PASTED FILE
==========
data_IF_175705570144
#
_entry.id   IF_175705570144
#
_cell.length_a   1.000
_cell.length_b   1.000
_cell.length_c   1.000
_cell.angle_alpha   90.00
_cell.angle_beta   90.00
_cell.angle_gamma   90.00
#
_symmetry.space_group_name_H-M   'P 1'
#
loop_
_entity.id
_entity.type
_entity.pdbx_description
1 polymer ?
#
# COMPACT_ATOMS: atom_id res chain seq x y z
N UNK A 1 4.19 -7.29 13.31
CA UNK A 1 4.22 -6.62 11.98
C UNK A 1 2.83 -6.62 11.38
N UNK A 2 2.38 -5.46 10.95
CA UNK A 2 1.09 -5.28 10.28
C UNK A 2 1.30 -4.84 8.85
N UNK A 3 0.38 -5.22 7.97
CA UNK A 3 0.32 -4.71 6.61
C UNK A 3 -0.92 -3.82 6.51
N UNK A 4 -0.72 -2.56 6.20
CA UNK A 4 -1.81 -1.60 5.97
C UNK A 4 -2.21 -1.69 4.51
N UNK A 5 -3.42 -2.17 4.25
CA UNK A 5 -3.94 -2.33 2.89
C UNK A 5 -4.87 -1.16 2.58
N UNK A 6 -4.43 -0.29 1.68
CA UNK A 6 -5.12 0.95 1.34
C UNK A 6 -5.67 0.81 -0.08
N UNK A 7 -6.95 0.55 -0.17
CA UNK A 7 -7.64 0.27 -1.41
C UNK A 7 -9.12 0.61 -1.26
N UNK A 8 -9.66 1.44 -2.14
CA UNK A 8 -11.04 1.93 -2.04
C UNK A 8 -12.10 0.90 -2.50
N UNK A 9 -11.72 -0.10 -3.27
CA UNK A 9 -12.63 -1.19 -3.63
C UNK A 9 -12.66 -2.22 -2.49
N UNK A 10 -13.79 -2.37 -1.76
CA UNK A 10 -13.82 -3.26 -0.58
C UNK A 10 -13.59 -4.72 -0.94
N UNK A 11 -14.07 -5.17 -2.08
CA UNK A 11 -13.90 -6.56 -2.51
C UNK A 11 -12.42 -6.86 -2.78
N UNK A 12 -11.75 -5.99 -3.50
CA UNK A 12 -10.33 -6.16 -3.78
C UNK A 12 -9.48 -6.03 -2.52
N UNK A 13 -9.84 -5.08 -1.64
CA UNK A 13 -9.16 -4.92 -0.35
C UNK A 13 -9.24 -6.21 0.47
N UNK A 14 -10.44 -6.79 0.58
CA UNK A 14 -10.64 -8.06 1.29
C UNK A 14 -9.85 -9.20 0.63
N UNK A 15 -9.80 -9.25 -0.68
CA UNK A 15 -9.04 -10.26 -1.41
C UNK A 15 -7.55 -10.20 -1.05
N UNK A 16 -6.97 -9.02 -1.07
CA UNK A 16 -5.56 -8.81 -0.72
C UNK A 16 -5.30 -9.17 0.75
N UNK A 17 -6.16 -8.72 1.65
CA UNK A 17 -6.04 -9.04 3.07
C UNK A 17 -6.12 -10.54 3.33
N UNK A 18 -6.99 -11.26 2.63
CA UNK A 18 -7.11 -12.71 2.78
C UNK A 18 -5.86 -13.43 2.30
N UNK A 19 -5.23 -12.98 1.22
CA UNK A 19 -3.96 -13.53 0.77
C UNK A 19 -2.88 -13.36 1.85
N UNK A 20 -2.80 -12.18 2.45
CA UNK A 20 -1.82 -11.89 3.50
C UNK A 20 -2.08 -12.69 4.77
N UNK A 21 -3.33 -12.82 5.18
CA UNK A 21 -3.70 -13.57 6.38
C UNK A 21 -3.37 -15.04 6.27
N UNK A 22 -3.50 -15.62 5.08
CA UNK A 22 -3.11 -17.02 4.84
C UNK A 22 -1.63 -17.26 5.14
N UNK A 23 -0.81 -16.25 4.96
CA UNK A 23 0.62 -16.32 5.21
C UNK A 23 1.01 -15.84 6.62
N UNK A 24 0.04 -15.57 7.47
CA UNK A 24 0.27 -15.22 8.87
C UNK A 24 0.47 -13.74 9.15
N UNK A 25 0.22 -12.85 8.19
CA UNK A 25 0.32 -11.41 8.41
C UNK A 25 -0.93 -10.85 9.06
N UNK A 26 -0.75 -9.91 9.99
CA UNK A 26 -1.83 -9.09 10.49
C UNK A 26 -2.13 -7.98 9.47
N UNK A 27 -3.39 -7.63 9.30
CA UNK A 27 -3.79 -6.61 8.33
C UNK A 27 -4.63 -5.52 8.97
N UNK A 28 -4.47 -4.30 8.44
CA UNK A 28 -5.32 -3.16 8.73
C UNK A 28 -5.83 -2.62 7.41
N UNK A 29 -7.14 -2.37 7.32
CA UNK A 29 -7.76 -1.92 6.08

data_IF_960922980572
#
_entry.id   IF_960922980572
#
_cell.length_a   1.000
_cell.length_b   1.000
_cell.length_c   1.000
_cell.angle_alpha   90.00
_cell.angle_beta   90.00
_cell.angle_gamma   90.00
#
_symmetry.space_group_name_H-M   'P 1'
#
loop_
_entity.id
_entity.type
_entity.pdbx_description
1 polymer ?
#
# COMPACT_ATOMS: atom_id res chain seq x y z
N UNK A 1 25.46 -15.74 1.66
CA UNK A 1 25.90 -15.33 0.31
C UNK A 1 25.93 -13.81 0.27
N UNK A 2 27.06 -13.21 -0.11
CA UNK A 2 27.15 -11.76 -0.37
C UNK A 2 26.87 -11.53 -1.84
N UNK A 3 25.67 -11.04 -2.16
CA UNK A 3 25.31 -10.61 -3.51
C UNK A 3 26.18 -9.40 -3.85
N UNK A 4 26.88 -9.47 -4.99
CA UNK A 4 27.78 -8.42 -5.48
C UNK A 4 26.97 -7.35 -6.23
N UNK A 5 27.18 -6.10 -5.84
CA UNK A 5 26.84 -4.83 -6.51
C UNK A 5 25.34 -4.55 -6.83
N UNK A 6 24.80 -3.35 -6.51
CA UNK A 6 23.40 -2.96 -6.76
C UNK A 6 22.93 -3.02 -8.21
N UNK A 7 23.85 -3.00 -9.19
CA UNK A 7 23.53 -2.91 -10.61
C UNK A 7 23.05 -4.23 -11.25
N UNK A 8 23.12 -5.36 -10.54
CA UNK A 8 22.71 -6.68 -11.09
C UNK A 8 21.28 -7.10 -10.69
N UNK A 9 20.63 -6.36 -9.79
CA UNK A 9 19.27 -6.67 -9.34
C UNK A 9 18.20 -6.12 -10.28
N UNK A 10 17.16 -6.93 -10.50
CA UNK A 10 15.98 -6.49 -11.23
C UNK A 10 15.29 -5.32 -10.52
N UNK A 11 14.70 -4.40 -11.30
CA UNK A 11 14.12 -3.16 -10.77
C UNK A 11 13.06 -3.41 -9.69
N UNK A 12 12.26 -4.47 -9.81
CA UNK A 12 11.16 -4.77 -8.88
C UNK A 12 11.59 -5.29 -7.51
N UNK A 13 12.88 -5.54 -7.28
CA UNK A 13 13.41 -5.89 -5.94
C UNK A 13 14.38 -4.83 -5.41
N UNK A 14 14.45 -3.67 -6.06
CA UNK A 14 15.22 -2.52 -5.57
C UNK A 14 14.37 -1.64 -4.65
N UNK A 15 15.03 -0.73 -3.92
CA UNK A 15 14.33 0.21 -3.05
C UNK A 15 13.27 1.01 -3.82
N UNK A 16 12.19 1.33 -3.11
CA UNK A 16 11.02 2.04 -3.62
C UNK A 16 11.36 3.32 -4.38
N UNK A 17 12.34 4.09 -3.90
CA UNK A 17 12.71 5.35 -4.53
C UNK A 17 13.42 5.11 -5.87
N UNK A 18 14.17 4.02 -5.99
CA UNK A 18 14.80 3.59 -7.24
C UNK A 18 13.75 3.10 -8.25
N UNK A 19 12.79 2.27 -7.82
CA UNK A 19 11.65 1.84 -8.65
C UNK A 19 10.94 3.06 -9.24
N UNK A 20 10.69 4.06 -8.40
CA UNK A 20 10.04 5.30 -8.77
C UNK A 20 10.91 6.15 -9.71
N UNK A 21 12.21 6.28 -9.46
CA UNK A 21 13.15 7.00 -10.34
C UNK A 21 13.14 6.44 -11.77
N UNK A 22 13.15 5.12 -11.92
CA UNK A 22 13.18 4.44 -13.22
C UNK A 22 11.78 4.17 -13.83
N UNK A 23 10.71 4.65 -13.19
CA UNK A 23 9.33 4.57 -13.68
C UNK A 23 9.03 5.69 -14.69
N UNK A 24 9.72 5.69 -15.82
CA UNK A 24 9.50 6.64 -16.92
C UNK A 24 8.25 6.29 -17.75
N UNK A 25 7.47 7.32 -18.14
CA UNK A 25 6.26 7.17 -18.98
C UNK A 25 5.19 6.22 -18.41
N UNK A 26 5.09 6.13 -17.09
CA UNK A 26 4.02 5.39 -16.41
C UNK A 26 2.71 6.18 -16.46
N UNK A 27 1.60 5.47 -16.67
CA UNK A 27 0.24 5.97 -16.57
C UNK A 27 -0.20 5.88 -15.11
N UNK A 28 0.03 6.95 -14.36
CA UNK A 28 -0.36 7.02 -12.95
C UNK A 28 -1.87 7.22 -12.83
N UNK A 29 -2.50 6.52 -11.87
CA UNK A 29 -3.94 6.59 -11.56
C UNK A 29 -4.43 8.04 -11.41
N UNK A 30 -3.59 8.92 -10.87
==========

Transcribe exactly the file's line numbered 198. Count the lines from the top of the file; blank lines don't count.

C UNK A 24 8.25 6.29 -17.75